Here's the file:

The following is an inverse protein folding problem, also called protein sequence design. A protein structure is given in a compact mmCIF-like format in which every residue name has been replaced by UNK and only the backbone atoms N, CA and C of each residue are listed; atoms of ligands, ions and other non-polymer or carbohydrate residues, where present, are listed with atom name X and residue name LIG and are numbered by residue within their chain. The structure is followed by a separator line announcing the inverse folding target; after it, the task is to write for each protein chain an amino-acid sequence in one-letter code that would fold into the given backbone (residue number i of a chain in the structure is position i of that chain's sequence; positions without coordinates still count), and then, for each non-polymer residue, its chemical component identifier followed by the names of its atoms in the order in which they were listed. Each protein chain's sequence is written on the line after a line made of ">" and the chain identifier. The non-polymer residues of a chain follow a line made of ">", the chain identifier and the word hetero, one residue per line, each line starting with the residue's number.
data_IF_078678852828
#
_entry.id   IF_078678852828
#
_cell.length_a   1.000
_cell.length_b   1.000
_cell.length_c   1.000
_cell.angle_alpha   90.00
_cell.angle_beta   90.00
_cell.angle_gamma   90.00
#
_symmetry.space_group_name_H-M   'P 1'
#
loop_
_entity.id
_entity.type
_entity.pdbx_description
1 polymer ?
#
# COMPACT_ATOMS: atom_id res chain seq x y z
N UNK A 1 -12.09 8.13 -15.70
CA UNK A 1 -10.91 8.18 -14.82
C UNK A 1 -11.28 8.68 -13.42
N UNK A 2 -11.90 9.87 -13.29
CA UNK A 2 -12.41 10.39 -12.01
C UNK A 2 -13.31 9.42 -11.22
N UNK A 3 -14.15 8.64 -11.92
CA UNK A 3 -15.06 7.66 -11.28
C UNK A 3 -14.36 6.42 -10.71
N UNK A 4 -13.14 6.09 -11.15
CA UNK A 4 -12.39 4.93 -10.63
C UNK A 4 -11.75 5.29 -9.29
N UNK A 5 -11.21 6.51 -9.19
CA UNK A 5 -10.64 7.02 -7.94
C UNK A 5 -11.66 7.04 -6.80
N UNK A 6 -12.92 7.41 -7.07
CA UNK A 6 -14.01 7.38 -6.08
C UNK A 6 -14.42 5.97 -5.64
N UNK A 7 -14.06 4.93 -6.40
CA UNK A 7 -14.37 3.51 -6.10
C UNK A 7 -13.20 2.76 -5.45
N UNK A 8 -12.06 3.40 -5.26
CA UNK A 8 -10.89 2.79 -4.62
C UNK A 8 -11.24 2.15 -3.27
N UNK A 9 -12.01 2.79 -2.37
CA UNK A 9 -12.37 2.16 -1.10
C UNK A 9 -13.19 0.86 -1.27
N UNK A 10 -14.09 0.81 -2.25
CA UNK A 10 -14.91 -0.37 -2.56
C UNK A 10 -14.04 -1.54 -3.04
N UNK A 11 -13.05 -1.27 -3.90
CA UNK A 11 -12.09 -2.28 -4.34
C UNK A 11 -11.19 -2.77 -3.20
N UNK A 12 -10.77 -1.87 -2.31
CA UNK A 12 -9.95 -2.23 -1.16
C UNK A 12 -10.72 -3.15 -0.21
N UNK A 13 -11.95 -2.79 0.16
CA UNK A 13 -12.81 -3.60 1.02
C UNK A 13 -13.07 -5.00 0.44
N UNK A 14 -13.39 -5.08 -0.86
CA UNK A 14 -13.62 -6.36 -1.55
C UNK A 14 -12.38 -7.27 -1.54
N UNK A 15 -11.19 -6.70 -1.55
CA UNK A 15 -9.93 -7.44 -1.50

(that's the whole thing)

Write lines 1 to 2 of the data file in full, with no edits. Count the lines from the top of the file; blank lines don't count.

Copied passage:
The following is an inverse protein folding problem, also called protein sequence design. A protein structure is given in a compact mmCIF-like format in which every residue name has been replaced by UNK and only the backbone atoms N, CA and C of each residue are listed; atoms of ligands, ions and other non-polymer or carbohydrate residues, where present, are listed with atom name X and residue name LIG and are numbered by residue within their chain. The structure is followed by a separator line announcing the inverse folding target; after it, the task is to write for each protein chain an amino-acid sequence in one-letter code that would fold into the given backbone (residue number i of a chain in the structure is position i of that chain's sequence; positions without coordinates still count), and then, for each non-polymer residue, its chemical component identifier followed by the names of its atoms in the order in which they were listed. Each protein chain's sequence is written on the line after a line made of ">" and the chain identifier. The non-polymer residues of a chain follow a line made of ">", the chain identifier and the word hetero, one residue per line, each line starting with the residue's number.
data_IF_078678852828